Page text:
22 Chemical vapor deposition (CVD): step coverage Step coverage, two factors are important Mean free path and surface migration i.e. P and T Mean free path: kt 1 a 2 2 P T a 2 a z w arctan w z 80 0 is angle of arrival

23 Chemical vapor deposition (CVD) : overview CVD (thermal) APCVD (atmospheric) LPCVD (<10 Pa) VLPCVD (<1.3 Pa) UHVCVD (10-7 Pa) PE CVD (plasma enhanced) MPCVD (microwave plasma-cvd) Photon-assisted CVD Laser-assisted CVD MOCVD CVD diamond

24 Chemical vapor deposition (CVD) : L-CVD The LCVD method is able to fabricate continuous thin rods and fibres by pulling the substrate away from the stationary laser focus at the linear growth speed of the material while keeping the laser focus on the rod tip, as shown in the Figure. LCVD was first demonstrated for carbon and silicon rods. However, fibres were able to grown from hundreds of substrates including silicon, carbon, boron, oxides, nitrides, carbides, borides, and metals such as aluminium. The LCVD process can operate at low and high chamber pressures. The growth rate is normally less than 100 µm/s at low chamber pressure (<<1 bar). At high chamber pressure (>1 bar), high growth rate (>1.1 mm/s) has been achieved for smalldiameter (< 20 µm) amorphous boron fibres.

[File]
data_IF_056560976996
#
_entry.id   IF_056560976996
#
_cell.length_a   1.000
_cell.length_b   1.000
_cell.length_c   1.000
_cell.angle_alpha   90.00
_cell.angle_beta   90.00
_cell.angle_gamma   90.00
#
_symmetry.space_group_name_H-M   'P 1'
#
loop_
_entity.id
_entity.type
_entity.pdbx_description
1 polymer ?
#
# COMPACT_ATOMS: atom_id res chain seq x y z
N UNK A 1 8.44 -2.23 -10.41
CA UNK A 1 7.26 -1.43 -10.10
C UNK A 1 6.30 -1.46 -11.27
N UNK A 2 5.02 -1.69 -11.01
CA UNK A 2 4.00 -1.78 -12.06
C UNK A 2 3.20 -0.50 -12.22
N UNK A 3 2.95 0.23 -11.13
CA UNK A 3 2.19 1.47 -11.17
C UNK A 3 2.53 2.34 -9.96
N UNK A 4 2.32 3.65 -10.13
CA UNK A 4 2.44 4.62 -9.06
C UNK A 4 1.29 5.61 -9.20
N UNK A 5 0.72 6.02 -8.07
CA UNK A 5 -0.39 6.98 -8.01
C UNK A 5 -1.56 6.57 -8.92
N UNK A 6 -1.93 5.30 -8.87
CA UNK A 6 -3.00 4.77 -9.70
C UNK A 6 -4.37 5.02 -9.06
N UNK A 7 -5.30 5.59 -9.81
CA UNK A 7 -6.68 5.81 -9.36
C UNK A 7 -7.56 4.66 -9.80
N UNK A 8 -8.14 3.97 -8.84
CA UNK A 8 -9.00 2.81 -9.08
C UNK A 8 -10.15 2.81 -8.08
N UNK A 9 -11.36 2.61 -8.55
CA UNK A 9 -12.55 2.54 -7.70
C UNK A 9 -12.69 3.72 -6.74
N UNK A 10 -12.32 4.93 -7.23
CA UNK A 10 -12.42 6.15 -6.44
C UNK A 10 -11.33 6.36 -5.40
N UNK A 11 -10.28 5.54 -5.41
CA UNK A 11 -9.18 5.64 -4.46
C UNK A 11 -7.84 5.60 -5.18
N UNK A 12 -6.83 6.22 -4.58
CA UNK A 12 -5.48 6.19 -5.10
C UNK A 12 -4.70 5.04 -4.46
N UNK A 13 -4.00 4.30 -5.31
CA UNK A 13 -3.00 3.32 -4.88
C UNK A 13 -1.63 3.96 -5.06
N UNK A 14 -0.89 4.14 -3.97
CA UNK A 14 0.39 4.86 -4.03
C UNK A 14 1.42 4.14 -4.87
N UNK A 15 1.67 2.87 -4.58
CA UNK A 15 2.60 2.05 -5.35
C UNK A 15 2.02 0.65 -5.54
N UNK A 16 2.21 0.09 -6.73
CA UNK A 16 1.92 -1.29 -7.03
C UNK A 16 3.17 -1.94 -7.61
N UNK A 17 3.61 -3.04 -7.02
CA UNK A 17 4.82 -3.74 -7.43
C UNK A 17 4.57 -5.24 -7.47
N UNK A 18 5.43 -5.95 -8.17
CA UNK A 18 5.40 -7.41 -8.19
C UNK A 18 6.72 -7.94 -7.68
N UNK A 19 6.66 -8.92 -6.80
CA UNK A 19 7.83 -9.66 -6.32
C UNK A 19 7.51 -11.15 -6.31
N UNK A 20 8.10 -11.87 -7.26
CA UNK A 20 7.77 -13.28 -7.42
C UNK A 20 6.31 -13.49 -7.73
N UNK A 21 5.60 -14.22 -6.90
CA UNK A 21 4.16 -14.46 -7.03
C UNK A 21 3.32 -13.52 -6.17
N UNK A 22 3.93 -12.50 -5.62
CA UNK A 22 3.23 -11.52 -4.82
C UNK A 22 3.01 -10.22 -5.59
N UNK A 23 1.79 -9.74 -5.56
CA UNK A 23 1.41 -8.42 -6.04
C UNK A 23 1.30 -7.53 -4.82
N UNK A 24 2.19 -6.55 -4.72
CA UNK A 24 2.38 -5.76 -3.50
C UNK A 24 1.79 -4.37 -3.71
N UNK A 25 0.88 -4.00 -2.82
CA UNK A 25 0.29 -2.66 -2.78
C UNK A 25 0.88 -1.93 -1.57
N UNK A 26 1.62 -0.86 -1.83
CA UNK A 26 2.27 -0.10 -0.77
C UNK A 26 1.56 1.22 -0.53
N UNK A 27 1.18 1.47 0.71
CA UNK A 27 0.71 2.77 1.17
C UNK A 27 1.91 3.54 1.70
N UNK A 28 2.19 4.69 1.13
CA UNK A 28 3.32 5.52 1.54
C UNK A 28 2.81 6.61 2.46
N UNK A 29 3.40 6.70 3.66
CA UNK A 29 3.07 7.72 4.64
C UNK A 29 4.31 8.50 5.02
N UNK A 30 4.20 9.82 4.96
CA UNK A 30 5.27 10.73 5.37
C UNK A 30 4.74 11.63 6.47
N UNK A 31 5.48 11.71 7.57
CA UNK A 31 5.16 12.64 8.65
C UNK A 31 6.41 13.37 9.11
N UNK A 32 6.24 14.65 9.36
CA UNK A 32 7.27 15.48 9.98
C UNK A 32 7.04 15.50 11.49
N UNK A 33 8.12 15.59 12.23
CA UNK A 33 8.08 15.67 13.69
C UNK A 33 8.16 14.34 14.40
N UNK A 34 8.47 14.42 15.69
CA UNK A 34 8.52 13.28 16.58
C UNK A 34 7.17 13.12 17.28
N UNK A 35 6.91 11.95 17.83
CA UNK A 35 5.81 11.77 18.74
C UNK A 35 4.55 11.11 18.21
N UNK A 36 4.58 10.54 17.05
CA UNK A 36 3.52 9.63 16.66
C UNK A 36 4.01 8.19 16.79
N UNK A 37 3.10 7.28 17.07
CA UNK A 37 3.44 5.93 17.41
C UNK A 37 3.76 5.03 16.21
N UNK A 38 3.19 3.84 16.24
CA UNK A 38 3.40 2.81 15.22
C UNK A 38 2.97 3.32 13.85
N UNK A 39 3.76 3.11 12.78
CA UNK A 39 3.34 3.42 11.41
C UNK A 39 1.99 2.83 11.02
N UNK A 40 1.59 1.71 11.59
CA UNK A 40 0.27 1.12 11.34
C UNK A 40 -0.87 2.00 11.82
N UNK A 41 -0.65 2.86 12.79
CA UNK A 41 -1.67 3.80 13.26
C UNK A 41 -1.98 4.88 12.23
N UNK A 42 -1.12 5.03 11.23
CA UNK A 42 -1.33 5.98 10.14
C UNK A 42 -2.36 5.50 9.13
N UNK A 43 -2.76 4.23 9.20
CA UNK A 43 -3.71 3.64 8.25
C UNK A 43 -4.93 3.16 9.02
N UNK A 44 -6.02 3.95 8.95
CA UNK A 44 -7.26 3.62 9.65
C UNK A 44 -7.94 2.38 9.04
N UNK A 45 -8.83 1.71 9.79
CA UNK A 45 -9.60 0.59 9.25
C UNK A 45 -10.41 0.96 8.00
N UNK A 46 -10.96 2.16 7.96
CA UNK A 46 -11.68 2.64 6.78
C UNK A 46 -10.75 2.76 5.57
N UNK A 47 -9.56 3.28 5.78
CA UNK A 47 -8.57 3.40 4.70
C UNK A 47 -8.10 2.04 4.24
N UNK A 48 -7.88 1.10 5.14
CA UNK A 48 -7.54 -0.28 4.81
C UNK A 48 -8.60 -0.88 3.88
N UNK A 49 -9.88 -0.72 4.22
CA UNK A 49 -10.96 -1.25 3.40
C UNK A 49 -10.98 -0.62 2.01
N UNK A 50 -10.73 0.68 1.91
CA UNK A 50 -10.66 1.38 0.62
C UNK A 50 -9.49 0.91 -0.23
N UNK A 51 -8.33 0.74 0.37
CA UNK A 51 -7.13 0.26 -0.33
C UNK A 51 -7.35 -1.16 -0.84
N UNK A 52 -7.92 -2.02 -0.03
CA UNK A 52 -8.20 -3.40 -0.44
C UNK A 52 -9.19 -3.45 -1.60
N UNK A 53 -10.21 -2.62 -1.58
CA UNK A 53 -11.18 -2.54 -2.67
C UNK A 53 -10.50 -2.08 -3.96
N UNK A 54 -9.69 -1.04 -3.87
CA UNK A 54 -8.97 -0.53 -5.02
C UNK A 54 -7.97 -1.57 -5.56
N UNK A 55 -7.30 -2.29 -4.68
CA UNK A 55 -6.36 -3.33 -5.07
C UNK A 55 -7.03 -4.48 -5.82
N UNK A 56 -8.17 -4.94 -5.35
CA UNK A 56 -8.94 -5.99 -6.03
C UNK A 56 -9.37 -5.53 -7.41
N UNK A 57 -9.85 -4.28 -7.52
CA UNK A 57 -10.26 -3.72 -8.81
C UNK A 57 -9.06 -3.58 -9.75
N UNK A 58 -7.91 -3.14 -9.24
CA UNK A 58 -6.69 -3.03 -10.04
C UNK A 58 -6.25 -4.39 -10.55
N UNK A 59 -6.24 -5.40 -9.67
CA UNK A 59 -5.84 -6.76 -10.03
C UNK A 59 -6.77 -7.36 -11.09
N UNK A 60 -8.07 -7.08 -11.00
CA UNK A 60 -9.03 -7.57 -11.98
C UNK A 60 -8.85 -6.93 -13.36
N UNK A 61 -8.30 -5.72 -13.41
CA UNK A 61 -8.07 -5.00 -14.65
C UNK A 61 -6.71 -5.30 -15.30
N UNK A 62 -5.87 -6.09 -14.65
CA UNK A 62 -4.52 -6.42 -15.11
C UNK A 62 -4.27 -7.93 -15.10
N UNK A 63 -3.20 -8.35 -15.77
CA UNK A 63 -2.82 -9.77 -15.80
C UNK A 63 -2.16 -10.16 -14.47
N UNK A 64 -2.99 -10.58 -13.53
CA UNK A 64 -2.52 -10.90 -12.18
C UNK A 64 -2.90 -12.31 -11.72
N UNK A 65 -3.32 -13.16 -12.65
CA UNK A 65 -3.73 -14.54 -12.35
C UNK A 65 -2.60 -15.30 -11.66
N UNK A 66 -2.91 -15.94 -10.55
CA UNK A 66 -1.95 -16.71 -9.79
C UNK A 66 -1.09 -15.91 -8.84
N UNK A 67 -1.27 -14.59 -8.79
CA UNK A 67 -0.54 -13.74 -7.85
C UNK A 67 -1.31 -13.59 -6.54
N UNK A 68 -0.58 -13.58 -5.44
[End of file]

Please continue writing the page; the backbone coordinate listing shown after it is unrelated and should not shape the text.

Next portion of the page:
25 Epitaxy VPE: MBE (PVD) (see above) MOCVD (CVD) i.e.organo-metallic CVD(e.g. trimethyl aluminum to deposit Al) (see above) Liquid phase epitaxy Solid epitaxy: recrystallization of amorphous material (e.g. poly-si) Liquid phase epitaxy

26 Epitaxy Selective epitaxy Epi-layer thickness: IR Capacitance,Voltage Profilometry Tapered groove Angle-lap and stain Weighing Selective epitaxy

27 Other methods Silk-screening or screen printing The lithographic pattern in the screen emulsion is transferred to a substrate by forcing the paste through the mask openings with a squeeze. Sol-gel deposition Plasma spraying Typical particle (100micron) deposition methods Others: dip-pen, glow discharge polymerization, electroplating.